"I'll go back a few lines, so you can get used to my voice," she explained not missing a beat.

Then she established the gold standard for a cold reading. The pity was that it wasn't captured on video, so it could be required viewing for every aspiring actor.

As she brilliantly continued the Roth reading, the stranger next to me started praying for Jack Klugman's health.

At the end of the performance the audience, who had never intended to be there, stood to give Marian Seldes and Jack Klugman a standing ovation.

As Klugman left the church he hugged Marian.

The stranger next to me was still praying.

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Prayers were answered when High Society opened at the St. James Theatre on Monday, April 27th, giving critics a lesson to be cautious in judging a show before it opens.

The new Cole Porter musical underwent more changes in previews than a chameleon, causing many critics to cancel it out before it opened. Well, open it did and it's a production not to be missed!

Originally the Philip Barry comedy The Philadelphia Story, turned into the classic 1956 movie High Society, starring Bing Crosby, Grace Kelly, Frank Sinatra and Celeste Holm, the current production respects the previous versions while establishing it's own immortality.

All of the talents sparkle. There isn't a weak member of the cast. Steven Bogardus does bear a certain Sinatra resemblance. While never imitating Sinatra, he is perfect as writer Mike Connor. Randy Graff, as Liz Imbrie, also shows her flair for the style and comedy timing displayed by Celeste Holm. Dark haired Melissa Errico, in the role of Tracy Lord, makes the part her own, while John McMartin as the woman chasing, inebriated Uncle Willie is a magnificent delight.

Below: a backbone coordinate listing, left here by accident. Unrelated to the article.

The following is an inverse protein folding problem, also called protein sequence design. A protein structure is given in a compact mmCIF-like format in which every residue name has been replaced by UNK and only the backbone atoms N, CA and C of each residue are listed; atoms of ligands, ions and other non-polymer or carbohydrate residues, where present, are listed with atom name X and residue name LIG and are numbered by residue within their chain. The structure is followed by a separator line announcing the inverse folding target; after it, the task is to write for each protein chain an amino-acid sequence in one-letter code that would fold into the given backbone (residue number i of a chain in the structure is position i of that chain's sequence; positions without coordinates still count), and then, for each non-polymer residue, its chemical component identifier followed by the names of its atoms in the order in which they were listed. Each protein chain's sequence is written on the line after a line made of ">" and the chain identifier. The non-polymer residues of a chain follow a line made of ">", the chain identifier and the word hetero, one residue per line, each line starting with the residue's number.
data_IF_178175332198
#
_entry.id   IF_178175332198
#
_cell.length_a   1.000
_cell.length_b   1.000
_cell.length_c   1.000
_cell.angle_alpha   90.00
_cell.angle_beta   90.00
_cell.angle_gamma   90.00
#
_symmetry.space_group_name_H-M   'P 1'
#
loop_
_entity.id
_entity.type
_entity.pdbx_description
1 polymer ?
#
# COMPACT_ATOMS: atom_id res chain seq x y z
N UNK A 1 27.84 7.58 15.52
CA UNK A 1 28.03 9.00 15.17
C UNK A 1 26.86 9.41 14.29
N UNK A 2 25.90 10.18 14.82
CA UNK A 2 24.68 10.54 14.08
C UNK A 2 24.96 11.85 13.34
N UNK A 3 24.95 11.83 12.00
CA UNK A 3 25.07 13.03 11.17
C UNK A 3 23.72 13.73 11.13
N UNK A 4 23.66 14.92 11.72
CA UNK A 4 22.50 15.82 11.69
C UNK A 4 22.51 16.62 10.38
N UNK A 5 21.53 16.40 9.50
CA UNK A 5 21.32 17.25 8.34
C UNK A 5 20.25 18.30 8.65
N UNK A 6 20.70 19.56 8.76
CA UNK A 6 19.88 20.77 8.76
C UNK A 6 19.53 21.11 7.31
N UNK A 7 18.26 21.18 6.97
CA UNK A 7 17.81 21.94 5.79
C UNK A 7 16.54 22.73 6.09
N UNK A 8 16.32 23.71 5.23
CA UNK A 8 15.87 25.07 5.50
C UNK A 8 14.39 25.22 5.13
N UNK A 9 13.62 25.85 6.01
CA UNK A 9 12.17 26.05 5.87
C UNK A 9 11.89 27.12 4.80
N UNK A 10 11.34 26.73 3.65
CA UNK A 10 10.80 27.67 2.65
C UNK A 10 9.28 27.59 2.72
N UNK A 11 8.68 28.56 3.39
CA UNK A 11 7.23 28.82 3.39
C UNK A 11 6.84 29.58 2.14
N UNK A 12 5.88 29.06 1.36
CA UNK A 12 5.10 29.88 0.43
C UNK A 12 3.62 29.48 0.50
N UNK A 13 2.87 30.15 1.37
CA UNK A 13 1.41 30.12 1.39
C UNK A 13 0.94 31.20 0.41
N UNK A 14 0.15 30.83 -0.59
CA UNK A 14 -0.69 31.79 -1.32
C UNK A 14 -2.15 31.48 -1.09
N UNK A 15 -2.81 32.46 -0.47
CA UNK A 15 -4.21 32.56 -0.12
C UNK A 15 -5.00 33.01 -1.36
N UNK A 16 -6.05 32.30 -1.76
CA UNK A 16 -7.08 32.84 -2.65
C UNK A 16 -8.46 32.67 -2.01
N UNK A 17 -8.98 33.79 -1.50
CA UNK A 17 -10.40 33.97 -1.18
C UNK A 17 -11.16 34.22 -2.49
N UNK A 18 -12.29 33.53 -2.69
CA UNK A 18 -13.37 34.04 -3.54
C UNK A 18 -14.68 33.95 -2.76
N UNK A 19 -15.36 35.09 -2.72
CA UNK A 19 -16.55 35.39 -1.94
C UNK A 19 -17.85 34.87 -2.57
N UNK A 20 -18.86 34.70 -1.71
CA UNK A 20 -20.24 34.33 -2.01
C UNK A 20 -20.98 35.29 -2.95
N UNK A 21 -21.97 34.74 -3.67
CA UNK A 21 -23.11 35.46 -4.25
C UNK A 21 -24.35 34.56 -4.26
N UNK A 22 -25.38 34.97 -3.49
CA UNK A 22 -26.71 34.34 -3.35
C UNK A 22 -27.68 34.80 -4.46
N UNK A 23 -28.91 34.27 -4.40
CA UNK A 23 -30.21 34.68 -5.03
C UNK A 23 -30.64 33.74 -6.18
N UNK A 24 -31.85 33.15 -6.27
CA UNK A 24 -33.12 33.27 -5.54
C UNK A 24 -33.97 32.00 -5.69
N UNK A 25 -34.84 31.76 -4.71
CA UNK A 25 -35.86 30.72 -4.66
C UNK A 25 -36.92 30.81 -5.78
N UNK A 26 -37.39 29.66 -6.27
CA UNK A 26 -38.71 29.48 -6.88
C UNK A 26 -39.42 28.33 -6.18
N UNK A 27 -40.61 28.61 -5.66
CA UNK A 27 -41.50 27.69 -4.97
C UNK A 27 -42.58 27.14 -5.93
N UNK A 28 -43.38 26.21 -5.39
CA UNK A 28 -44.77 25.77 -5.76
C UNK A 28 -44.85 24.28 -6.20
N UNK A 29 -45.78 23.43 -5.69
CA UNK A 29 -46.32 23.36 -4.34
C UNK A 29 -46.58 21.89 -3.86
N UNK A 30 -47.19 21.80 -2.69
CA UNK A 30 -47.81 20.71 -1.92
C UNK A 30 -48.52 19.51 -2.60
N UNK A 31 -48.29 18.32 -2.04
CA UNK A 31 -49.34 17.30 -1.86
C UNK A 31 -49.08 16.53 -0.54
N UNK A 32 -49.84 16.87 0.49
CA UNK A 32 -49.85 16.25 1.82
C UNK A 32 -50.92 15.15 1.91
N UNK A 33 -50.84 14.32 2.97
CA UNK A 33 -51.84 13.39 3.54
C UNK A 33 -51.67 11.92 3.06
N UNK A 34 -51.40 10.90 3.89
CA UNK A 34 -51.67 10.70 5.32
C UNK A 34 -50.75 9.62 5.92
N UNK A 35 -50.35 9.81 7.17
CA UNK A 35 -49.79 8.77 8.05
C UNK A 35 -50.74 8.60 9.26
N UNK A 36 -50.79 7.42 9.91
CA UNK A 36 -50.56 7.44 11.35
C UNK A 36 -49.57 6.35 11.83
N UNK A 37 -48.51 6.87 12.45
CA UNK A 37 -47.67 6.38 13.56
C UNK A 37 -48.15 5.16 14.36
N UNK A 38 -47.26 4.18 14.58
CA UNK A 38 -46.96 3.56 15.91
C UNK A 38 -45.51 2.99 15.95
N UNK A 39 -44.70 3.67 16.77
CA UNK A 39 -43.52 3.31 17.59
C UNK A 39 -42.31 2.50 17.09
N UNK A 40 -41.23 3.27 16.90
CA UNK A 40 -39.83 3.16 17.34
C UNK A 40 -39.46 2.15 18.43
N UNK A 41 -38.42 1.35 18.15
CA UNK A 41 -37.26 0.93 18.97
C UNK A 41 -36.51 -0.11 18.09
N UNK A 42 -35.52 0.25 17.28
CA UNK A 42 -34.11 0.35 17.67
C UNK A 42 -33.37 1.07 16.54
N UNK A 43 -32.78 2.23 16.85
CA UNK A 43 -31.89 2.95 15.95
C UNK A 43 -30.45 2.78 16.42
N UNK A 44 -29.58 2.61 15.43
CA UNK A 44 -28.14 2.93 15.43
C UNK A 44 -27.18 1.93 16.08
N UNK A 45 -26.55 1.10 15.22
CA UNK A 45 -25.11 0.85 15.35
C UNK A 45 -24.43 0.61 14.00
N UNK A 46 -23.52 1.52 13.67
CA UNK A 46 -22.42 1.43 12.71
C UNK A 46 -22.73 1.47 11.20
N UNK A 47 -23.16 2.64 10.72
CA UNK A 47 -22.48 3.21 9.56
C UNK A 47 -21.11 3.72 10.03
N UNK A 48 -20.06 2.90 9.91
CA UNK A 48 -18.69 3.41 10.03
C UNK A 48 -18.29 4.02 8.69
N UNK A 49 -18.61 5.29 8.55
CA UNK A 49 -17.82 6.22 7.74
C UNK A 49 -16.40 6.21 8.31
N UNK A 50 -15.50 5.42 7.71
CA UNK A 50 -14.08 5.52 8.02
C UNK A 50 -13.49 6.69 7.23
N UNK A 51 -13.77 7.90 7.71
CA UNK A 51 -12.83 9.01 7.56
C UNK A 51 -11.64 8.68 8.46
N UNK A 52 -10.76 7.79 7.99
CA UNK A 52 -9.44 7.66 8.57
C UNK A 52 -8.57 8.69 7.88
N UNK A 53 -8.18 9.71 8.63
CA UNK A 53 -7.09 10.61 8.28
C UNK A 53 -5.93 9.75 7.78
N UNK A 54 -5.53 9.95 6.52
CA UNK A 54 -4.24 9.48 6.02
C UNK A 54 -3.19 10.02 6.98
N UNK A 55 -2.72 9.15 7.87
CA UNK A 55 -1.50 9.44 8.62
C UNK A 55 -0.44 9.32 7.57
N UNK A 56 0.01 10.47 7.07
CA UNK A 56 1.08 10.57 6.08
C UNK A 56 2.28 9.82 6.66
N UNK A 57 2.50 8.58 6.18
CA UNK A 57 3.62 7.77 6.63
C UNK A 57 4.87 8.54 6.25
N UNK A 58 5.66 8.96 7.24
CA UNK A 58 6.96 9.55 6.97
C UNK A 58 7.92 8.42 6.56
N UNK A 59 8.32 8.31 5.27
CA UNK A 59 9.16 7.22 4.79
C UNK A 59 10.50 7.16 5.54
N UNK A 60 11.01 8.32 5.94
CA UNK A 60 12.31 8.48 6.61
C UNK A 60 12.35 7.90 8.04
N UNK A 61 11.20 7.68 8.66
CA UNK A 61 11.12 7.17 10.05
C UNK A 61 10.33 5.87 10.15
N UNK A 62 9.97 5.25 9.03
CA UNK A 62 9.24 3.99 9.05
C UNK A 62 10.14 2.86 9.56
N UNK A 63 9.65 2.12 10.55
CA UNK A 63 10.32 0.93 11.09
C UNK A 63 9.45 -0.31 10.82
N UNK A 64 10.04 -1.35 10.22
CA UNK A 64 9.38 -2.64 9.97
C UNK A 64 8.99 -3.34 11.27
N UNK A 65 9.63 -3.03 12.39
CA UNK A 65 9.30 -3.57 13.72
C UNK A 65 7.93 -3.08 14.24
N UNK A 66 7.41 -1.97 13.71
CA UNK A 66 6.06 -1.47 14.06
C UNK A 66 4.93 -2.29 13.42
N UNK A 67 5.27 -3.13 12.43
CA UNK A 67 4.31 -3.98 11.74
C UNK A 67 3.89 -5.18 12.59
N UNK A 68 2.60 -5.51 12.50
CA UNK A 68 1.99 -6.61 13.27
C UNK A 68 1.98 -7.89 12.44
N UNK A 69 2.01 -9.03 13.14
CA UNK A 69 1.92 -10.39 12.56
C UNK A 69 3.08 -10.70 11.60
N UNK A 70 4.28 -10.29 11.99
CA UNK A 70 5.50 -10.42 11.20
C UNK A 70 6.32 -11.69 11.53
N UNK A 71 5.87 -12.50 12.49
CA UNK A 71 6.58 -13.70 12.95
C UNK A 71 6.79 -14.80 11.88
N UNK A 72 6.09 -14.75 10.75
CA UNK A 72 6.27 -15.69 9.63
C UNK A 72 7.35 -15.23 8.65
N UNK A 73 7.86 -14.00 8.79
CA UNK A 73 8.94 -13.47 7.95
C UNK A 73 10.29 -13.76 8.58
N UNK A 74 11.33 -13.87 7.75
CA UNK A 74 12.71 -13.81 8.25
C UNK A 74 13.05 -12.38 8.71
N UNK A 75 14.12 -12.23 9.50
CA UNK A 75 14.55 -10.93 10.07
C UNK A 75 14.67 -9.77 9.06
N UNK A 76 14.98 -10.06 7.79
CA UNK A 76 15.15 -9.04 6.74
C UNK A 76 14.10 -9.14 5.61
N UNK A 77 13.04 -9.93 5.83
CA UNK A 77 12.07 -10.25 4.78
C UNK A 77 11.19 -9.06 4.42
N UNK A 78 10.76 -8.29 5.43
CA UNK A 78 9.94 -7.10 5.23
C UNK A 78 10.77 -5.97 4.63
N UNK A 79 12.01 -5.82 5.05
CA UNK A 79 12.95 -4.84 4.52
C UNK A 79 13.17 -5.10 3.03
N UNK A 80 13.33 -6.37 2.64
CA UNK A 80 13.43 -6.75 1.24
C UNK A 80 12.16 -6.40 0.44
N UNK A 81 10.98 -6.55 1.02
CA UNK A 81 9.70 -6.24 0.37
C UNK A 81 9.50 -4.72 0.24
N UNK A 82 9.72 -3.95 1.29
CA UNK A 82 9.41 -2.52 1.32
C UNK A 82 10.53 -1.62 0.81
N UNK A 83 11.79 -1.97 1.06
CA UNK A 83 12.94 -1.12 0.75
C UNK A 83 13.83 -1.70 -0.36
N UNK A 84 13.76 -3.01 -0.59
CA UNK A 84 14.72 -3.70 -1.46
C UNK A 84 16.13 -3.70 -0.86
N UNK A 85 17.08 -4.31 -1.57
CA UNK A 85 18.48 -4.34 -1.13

If not stealing the show, then at least the wonder glue that keeps it together, is a young lady named Anna Kendrick, who has given notice that she is on her way toward major stardom.

Playing Diana Lord, this is Anna's first, but not last, Broadway production. It is also, astonishingly, her first role outside of her home state of Maine. Her handlers will soon be able to write her a ticket to anywhere. May they never become so blinded, basking in her spotlight, that they forget to allow Anna her right to a childhood and adolescence. She has phenomenal potential that will need to be protected even more than promoted.

The music, of course, is a timeless delight. Cole Porter at his best with a score of show stoppers, with extra songs from the Porter songbook and additional lyrics from Susan Birkenhead. That is what has been missing for several years from Broadway musicals. How many times have you walked out of a theater humming a tune from the production and found yourself a week later still singing the lyrics? On the fingers of one hand with digits to spare.

The costumes, staging, choreography, lighting and casting deserve standing ovations. This is the production that will make you happy you bought a ticket. Go see it once and you'll want to see it again.


LIVE MUSICIANS who are rapidly becoming an endangered species, have Frankie Laine headlining a benefit for the Las Vegas musician's union. The 85 year old singer's recording of Wheels of a Dream from Ragtime receiving radio airplay.

DAVID CASSIDY who starred on Broadway and now stars in EFX at the MGM-Grand Hotel, Las Vegas, extremely active in Las Vegas charities, donating both time and money.

Copyright: April 25, 1998. All Rights Reserved. Reviews, Interviews, Commentary, Photographs or Graphics from any Broadway To Vegas (TM) columns may not be published, broadcast, rewritten, utilized as leads, or used in any manner without permission, compensation and/or credit.
Next issue Monday May 11, 1998
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Laura Deni